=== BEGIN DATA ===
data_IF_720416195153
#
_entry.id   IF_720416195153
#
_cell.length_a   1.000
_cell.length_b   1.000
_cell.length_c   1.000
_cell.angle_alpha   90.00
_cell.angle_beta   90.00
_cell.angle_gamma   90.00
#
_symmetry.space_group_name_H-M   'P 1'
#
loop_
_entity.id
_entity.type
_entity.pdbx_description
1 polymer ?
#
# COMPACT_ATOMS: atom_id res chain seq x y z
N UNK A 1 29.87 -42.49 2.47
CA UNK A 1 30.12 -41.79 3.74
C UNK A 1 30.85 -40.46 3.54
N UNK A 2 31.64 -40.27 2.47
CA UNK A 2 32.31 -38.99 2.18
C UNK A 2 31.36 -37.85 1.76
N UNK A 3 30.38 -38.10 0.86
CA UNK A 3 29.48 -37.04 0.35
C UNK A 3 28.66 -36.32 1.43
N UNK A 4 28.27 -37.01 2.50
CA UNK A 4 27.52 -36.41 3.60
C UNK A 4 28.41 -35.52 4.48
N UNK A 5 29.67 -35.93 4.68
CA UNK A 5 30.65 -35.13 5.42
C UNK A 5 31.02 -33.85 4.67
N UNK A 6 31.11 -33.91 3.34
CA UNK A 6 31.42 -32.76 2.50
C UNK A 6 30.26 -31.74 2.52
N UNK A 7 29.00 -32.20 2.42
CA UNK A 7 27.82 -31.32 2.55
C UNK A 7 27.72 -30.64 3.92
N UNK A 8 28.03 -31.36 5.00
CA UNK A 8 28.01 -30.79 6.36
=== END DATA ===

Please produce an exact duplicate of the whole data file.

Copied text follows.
data_IF_720416195153
#
_entry.id   IF_720416195153
#
_cell.length_a   1.000
_cell.length_b   1.000
_cell.length_c   1.000
_cell.angle_alpha   90.00
_cell.angle_beta   90.00
_cell.angle_gamma   90.00
#
_symmetry.space_group_name_H-M   'P 1'
#
loop_
_entity.id
_entity.type
_entity.pdbx_description
1 polymer ?
#
# COMPACT_ATOMS: atom_id res chain seq x y z
N UNK A 1 29.87 -42.49 2.47
CA UNK A 1 30.12 -41.79 3.74
C UNK A 1 30.85 -40.46 3.54
N UNK A 2 31.64 -40.27 2.47
CA UNK A 2 32.31 -38.99 2.18
C UNK A 2 31.36 -37.85 1.76
N UNK A 3 30.38 -38.10 0.86
CA UNK A 3 29.48 -37.04 0.35
C UNK A 3 28.66 -36.32 1.43
N UNK A 4 28.27 -37.01 2.50
CA UNK A 4 27.52 -36.41 3.60
C UNK A 4 28.41 -35.52 4.48
N UNK A 5 29.67 -35.93 4.68
CA UNK A 5 30.65 -35.13 5.42
C UNK A 5 31.02 -33.85 4.67
N UNK A 6 31.11 -33.91 3.34
CA UNK A 6 31.42 -32.76 2.50
C UNK A 6 30.26 -31.74 2.52
N UNK A 7 29.00 -32.20 2.42
CA UNK A 7 27.82 -31.32 2.55
C UNK A 7 27.72 -30.64 3.92
N UNK A 8 28.03 -31.36 5.00
CA UNK A 8 28.01 -30.79 6.36